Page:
Successful medical treatment for acute health conditions has precipitated an increase in the number of chronic health problems. One such chronic condition is congestive heart failure. Heart failure is the number one discharge diagnosis among Medicare recipients. The financial burden for the management of this chronic condition is astronomical. Health care providers are commissioned to manage this chronic illness prudently. The purpose of this correlational descriptive study was to determine if there was any relationship between health-promoting behaviors and readmission rates of adults with congestive heart failure. A convenience sample of participants was obtained from a hospital facility. Subjects were asked to fill out two research tools, the Demographic Data Sheet and the Health-Promoting Lifestyle Profile II. The theoretical framework used was the Pender Health Promotion Model. The null hypothesis was tested which stated, "There will be no relationship between health perceptions and related hospital admissions among adults with congestive heart 1 1 1 failure." Data collected were analyzed using descriptive statistics and the Pearson product-moment correlation. Findings of the study failed to reject the null hypothesis. Correlational statistics were then used to determine whether a relationship existed between any demographic factor or one of the Health-Promoting Lifestyle II subscales and hospitalizations. Statistical significance was noted between the health responsibility subscale on the Health-Promoting Lifestyle Profile II and hospitalizations. The study has implications for nursing research, education, and practice. Recommendations for future studies include implementation of qualitative research to determine the effect of personal characteristics and health beliefs on health-promoting behaviors.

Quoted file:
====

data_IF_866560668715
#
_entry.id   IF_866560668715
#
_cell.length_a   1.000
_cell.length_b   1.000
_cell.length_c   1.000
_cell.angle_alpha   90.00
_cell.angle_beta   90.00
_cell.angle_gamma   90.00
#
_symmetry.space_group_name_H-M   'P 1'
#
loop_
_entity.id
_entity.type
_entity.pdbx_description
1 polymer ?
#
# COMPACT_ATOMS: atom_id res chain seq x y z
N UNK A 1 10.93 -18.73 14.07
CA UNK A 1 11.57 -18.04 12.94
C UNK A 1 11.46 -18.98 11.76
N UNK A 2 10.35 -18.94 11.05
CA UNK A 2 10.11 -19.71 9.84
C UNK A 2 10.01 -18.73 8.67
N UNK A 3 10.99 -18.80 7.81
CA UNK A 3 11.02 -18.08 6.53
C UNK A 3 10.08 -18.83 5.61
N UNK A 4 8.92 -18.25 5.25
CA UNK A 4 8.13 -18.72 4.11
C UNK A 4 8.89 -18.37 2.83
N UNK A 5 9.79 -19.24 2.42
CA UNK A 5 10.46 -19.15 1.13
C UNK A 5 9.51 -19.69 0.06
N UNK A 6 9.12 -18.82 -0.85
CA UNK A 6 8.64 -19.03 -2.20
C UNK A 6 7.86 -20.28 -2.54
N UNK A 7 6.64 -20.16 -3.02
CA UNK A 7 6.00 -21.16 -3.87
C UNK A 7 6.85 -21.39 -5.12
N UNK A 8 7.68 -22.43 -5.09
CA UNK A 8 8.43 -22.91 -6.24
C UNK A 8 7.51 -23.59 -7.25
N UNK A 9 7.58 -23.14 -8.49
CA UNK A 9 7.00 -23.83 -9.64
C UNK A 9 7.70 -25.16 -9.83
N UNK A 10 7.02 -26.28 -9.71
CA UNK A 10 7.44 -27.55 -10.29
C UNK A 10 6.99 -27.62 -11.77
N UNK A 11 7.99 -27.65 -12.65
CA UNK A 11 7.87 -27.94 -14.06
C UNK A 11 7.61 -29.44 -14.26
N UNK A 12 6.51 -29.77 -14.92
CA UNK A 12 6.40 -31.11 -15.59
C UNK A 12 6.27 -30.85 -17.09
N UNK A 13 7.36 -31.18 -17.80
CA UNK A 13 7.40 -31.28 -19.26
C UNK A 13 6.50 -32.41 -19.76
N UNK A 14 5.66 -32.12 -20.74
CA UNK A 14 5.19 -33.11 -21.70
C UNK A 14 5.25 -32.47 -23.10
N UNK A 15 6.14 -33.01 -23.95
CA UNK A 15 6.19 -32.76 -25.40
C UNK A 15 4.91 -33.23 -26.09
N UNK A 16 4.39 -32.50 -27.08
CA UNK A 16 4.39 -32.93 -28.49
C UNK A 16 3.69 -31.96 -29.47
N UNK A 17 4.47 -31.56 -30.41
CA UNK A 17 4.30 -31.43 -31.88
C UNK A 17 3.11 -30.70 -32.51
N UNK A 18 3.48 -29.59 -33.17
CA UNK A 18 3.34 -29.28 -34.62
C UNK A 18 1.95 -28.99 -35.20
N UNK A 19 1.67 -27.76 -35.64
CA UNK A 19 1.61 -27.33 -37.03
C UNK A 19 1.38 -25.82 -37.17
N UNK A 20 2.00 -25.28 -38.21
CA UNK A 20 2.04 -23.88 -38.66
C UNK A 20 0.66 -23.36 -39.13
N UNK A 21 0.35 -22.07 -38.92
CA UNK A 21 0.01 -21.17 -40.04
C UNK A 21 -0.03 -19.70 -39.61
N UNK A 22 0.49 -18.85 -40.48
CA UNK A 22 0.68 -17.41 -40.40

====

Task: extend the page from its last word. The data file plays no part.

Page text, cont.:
Master of Science in Nursing (MSN)
McFalls, Debbie, "The Relationship of Health-Promoting Behaviors to Hospital Admissions in Adults with Congestive Heart Failure" (1997). MSN Research Projects. 246.